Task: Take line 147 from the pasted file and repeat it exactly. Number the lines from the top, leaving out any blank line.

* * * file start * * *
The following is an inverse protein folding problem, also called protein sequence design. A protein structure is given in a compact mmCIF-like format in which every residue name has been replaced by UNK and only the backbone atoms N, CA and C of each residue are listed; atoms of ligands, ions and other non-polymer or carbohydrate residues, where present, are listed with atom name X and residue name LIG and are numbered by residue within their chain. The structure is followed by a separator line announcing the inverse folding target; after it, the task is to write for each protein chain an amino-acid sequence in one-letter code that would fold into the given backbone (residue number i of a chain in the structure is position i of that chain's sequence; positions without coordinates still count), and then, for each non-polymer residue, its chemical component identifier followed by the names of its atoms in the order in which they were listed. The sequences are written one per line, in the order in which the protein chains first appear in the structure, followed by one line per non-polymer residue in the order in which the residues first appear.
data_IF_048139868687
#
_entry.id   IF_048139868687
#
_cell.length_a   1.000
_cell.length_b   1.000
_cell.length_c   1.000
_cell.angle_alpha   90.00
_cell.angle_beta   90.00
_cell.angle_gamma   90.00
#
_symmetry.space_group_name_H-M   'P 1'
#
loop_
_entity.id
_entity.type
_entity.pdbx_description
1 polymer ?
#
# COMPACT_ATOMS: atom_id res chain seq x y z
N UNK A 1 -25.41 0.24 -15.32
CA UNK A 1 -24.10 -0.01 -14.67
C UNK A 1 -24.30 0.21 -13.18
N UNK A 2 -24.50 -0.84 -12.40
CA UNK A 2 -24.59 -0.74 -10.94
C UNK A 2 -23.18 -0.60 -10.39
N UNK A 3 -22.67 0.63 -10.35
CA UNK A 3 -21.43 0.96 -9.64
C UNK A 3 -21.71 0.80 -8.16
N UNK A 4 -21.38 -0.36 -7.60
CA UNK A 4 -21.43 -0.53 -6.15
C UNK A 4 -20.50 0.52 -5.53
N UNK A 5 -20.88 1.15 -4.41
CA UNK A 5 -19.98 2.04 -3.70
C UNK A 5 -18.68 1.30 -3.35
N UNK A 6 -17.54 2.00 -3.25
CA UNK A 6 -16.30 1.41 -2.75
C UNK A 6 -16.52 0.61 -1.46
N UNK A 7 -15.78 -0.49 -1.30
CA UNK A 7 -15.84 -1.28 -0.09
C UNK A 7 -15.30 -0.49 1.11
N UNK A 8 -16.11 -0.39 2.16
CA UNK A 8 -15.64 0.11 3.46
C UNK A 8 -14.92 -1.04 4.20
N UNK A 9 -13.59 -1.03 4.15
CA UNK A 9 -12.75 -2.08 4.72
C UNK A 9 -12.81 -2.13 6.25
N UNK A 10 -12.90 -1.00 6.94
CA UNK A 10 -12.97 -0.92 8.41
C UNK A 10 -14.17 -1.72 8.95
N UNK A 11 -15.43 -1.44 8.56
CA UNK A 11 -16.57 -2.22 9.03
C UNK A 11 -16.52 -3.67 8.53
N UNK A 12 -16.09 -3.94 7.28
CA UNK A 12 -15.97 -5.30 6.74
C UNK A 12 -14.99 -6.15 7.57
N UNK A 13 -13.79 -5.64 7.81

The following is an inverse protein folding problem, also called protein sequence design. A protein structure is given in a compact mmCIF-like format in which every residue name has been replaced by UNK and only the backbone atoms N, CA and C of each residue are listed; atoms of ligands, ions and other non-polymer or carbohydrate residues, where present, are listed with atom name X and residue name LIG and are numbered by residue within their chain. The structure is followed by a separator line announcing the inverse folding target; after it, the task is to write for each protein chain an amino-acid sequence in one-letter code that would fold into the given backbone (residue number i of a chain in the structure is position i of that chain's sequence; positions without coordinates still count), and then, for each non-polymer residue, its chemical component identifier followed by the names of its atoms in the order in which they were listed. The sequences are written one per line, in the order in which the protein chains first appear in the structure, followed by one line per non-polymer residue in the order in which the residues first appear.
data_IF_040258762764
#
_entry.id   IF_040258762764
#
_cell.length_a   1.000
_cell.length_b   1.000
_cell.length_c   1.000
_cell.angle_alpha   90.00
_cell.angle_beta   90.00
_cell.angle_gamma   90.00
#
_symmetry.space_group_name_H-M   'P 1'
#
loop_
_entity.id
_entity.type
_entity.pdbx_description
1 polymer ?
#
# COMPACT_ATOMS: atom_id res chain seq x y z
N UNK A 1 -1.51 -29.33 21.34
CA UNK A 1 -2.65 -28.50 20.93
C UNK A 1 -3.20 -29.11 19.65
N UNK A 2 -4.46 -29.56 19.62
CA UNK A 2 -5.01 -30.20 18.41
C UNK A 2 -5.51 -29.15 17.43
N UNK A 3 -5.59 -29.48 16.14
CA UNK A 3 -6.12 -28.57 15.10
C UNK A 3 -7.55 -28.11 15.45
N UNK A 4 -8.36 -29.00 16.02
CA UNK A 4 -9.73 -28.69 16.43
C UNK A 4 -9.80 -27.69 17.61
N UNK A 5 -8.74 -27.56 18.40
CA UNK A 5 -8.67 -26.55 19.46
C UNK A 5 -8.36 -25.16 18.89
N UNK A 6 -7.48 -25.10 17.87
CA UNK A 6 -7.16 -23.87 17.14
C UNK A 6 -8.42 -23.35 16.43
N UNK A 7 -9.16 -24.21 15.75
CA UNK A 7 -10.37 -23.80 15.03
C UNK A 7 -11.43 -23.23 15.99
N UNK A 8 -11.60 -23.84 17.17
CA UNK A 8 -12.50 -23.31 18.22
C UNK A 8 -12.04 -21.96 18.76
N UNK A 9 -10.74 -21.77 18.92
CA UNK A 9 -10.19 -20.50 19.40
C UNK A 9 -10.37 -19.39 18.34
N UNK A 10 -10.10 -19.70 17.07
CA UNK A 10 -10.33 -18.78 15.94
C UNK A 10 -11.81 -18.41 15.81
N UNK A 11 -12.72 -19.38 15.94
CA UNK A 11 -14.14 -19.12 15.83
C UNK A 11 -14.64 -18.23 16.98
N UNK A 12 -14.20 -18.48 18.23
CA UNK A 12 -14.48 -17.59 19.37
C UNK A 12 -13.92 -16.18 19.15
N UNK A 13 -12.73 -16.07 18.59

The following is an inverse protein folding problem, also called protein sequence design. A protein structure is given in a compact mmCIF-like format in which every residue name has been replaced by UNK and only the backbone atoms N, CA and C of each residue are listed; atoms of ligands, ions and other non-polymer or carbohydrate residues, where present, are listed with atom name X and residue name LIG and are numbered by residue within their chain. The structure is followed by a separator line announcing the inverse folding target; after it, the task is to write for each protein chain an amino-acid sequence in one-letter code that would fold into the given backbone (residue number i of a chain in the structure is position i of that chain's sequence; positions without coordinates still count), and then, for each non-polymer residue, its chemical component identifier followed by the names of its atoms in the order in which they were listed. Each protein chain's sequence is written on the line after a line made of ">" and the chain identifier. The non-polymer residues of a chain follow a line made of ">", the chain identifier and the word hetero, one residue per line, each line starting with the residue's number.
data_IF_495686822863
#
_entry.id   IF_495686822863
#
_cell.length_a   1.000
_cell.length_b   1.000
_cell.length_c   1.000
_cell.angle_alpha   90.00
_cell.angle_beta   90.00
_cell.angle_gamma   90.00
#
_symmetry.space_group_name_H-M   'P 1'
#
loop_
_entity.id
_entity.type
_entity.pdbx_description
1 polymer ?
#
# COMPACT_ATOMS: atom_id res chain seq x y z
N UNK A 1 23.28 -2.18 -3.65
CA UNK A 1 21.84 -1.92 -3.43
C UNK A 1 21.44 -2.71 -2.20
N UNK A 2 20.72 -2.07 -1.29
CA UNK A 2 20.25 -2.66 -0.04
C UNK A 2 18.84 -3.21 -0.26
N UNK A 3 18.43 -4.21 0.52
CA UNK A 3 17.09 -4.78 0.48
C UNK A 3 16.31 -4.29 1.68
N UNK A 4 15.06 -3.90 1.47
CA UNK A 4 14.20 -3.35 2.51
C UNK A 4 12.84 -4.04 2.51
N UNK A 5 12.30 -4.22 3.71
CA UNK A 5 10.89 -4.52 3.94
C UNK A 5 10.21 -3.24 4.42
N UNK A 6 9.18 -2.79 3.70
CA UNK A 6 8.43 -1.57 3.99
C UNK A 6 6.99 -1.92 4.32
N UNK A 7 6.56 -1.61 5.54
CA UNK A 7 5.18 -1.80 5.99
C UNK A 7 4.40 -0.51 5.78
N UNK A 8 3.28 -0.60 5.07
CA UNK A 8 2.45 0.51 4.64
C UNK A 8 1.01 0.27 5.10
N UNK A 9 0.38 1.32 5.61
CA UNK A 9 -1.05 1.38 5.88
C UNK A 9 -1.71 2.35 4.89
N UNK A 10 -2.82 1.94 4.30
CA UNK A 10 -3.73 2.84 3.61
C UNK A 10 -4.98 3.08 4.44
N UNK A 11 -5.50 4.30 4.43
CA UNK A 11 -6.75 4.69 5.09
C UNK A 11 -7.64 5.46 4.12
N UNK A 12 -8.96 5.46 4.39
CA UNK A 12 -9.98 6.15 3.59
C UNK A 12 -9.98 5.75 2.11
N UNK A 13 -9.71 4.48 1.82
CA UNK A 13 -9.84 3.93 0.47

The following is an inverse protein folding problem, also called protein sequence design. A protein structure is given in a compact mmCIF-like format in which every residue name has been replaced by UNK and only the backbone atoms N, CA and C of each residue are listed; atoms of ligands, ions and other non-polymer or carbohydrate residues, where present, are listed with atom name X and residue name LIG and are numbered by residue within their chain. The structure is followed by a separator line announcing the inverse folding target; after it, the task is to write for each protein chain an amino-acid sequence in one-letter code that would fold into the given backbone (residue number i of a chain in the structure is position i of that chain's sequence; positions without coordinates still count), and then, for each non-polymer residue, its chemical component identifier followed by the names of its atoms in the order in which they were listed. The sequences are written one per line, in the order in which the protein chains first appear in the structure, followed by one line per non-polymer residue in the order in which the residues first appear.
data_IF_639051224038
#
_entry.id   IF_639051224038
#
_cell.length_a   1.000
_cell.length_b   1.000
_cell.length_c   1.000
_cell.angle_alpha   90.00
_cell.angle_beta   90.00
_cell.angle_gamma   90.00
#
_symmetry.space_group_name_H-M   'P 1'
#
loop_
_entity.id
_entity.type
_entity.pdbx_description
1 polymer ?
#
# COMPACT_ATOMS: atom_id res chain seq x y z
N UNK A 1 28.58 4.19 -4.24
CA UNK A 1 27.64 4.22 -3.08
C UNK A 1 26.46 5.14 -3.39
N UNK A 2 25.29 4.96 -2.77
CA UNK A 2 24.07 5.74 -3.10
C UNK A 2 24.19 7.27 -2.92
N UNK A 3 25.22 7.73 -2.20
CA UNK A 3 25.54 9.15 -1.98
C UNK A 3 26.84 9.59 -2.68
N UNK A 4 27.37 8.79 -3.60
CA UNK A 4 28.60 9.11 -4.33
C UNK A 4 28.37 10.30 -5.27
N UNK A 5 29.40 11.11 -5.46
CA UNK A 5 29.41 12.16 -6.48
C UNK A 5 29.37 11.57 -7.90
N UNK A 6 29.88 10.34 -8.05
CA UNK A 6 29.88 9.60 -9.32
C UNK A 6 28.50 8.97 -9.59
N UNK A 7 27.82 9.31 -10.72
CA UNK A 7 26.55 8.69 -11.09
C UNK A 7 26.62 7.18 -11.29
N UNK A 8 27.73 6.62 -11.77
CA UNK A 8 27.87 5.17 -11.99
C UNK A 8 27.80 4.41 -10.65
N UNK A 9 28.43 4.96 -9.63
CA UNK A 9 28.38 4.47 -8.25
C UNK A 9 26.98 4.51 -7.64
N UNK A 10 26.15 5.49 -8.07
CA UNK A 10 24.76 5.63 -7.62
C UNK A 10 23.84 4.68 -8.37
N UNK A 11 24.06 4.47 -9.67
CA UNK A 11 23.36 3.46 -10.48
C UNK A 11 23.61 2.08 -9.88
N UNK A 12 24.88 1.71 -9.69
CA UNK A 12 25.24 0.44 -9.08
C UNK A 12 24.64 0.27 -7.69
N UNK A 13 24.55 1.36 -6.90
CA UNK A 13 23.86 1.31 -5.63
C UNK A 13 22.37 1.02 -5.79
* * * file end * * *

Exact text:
N UNK A 4 15.06 -3.90 1.47